+++ Eldar Blog 5: Harlequins +++
This is the fifth in a series of articles by my friend Allen Stroud: an author, university lecturer and long time Warhammer fan. So over to him:
When I started collecting Warhammer 40K, back in 1990/91, The Harlequins Regiments of Renown boxed set was one of the first collections picked up by my friend James. A Harlequin was also the first lead miniature I tried to paint. I didn’t do very well and the result had to be stripped away when we discovered the usefulness of methylated spirit and a toothbrush in getting rid of acrylic paint on lead models.
Harlequins were initially a separate force to the Eldar, the rules for them appearing in White Dwarf and the Red Warhammer 40K Compendium. The High Avatar, High Warlock and Solitaire were the leaders of the troupe. The former two were obscenely over powered psykers who we once put up against an Imperial Guard platoon along with some Sanctioned Psykers. The two models absolutely decimated the entire force!
The red book was also the source of a wonderful piece of fiction that described the role of the Harlequins in Eldar society and how the Solitaire would hide amongst the people of each Craftworld to judge their worth when a Harlequin masque arrived to perform. If he found them worthy, they would perform the great dance, depicting the fall of the Eldar Gods and the rise of Slannesh.
My friend James already owned Harlequins, so I didn’t want to buy the same figures at that point.
The Yellow book army list (Warhammer 40K Compilation) only featured a listing for a single troupe of Harlequins, to be led by their Avatar (not to be confused with the Avatar of Khaine). There was a metal miniature Harlequin jetbike released as well, but I only saw pictures of it.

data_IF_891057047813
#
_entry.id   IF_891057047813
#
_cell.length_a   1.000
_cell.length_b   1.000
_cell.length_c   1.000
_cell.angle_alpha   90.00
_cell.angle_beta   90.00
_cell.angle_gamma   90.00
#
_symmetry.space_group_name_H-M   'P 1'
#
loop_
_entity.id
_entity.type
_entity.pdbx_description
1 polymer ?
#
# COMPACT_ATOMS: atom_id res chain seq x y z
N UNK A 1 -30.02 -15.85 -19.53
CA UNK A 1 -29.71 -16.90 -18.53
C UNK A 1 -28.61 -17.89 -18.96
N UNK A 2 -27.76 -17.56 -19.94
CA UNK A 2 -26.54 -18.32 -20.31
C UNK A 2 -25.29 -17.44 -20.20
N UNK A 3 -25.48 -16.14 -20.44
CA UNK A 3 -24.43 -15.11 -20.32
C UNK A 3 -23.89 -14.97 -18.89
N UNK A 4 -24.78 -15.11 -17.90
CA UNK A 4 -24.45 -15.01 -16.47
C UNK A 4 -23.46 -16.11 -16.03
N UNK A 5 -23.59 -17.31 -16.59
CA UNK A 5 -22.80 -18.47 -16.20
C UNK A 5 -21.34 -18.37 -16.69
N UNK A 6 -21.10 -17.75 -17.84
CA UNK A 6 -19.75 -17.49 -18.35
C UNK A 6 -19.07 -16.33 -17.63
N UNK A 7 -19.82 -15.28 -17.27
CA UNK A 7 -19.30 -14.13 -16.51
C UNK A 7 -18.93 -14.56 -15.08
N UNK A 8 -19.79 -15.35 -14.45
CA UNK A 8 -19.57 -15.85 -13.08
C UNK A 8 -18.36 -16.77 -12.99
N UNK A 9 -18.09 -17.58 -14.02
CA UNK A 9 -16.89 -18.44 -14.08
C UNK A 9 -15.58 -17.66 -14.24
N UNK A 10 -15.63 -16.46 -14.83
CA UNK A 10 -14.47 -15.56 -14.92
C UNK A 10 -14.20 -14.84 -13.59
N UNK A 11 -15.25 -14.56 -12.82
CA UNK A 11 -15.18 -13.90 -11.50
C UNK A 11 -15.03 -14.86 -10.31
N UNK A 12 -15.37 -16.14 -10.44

After this, there were no new Harlequin miniatures until the launch of the 4th edition rules and Codex. In 2006, we finally got new Harlequin models in white metal. These were a Troupe Master, Troupers, a Shadowseer and a Death Jester.
I started collecting Harlequins at this time as I’d been playing more games and was looking to complete my Eldar force. I picked up the little boxed set as a birthday or Christmas present and quickly painted the group. I then went onto Ebay and started hunting down some of the older 1990 miniatures to convert and update. My thought was to complete a troupe in the codex list with all different models, so they would look suitably individual. As usual, I looked for badly painted and abandoned miniatures and picked up a few bargains, gradually supplementing my boxed set.
On my return to Warhammer 40 in winter 2016, I discovered the new Harlequin plastics and the complete codex. I picked up some spare from a sale and have now started making more Harlequins for a complete masque force.
Looking over the new Games Workshop photography of painted Harlequins, I feel, by looking to create uniforms, they’ve gone in a direction I wouldn’t want to go. Whilst I can’t compare my painting skills to their professionals, I see my Harlequins as being very individualistic, so my painting of them reflects this. I want each, apart from the Death Jesters, to be a riot of colours, making the overall image of them on the battlefield to be something of a circus.